It has been about two weeks since November 19, when a patient's wife attacked the doctor at RAKUS the intensive care unit, but the injured doctor has not yet returned to work. She has been given an extended sick leave.
She was attacked after she informed the patient's wife of a decision by a consortium of doctors, from which it emerged that the attacker's husband had suffered brain death and should therefore be disconnected from the artificially life-sustaining facilities.
The doctor's lawyer, Jānis Davidovičs, told LTV that his client's "version was quite simple, that she was instructed to announce that decision, which she also announced, which was immediately followed by that reaction, that you will not do it [disconnect the equipment]. And in the form of aggression, there was this attack. She was strangled with a lanyard, with necklaces, scratched, and her hair ripped out.”
As the doctor was assaulted in the workplace while on duty and the injuries were intentionally inflicted, the lawyer, with the support of the victim and the hospital, approached the police asking for the administrative violation proceedings to be reclassified as criminal proceedings, with more serious consequences.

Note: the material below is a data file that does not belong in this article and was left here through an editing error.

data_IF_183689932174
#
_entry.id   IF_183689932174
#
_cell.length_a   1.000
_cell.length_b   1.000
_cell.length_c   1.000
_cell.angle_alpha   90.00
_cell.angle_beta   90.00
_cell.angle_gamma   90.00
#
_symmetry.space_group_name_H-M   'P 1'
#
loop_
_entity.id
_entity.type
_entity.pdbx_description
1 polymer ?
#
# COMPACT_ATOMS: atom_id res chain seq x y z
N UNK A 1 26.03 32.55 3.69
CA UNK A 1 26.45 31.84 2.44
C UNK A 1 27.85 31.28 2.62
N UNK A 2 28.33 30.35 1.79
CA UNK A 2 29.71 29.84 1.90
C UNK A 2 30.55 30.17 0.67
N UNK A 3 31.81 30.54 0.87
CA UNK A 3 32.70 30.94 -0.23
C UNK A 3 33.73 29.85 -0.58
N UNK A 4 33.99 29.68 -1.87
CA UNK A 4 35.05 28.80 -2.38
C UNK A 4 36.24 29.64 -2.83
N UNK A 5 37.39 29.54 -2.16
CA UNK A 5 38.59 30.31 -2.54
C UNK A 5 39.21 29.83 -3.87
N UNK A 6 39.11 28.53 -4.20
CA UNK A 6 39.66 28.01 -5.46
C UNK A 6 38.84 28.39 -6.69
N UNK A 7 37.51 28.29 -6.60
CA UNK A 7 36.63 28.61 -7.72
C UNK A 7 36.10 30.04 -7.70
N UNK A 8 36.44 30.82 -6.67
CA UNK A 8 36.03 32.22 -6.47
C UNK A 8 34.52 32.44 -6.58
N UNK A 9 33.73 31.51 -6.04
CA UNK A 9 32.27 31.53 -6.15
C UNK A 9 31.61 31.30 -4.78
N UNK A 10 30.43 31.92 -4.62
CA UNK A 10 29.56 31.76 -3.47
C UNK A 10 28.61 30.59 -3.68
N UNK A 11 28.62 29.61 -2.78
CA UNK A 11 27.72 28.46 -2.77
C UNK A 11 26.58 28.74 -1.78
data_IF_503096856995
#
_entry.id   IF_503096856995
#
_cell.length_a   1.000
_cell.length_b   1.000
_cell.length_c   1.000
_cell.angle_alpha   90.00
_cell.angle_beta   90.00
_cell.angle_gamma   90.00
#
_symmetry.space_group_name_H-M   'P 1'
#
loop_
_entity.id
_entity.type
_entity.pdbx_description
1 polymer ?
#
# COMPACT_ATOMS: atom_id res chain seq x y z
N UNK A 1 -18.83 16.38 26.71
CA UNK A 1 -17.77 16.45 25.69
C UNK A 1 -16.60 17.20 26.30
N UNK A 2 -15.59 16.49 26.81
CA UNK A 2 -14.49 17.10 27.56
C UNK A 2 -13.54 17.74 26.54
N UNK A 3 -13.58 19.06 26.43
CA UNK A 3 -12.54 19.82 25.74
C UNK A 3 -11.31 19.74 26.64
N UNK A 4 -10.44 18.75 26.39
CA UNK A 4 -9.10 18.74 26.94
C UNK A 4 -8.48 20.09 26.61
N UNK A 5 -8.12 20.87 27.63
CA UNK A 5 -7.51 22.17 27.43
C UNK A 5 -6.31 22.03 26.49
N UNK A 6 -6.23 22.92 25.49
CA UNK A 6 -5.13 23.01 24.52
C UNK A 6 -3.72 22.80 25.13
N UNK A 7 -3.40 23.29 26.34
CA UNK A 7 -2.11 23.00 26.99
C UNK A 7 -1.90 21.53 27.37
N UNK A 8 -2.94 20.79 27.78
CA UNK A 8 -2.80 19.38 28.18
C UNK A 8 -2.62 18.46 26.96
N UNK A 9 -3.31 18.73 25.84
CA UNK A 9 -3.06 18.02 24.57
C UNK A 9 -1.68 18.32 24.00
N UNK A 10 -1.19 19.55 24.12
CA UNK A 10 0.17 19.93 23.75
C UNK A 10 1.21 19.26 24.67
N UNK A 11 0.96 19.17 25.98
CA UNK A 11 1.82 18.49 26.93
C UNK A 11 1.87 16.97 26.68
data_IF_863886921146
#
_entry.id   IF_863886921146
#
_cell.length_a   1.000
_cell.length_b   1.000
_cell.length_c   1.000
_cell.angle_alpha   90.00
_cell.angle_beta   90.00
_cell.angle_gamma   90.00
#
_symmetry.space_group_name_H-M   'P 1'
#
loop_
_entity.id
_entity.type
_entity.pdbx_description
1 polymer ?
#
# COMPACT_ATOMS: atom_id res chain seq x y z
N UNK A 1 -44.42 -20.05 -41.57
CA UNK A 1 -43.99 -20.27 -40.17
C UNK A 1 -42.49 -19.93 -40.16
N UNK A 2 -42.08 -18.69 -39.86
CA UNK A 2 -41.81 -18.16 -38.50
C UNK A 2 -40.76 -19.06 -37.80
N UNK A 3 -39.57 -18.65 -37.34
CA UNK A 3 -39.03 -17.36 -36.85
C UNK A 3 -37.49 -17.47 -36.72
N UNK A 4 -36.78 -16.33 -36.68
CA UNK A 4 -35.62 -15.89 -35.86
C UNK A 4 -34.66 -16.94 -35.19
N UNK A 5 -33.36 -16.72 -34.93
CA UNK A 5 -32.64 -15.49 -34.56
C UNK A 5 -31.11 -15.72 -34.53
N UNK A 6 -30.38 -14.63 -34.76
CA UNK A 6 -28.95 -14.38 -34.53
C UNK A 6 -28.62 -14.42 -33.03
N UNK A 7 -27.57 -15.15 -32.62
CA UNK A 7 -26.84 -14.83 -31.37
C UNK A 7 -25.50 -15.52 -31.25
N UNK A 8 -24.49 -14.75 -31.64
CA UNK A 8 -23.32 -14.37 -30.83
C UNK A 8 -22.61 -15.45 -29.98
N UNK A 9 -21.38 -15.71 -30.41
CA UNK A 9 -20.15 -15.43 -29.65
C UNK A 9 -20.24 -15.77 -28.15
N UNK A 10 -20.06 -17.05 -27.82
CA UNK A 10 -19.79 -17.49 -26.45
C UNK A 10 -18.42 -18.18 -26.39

“In connection with the hospital event, the State Police has initiated an administrative violation procedure for the alleged infliction of minor bodily injuries. An expert examination has been assigned to the victim and its results are awaited. If the degree of bodily harm proves to be more severe, of course, it will be decided to initiate criminal proceedings,” State Police spokeswoman Gita Gžibovska told LTV.
The victim also claims compensation of EUR 8,000 for the damage suffered.
Questions about the safety of doctors and who and how it would be better to announce such news have been discussed extensively on social networks. According to the Eastern Hospital, reclassifying what happened as criminal proceedings could allow some sections of the public to rethink their behavior.
Riga East Hospital Board Member Haralds Plaudis said the hospital also discussed the possibility of introducing body cameras, similar to that of police officers.
"Of course, we won't be attaching such a camera to every doctor. But obviously, it's intensive care, it's ambulances and patient admissions clinic where there are sensitive situations. Of course, these issues also need to be viewed in a complex way from a legal and patient safety perspective," Plaudis said.
Cases of patients showing aggression towards staff are common, and so far, for the most part, it has been one side's word against the other.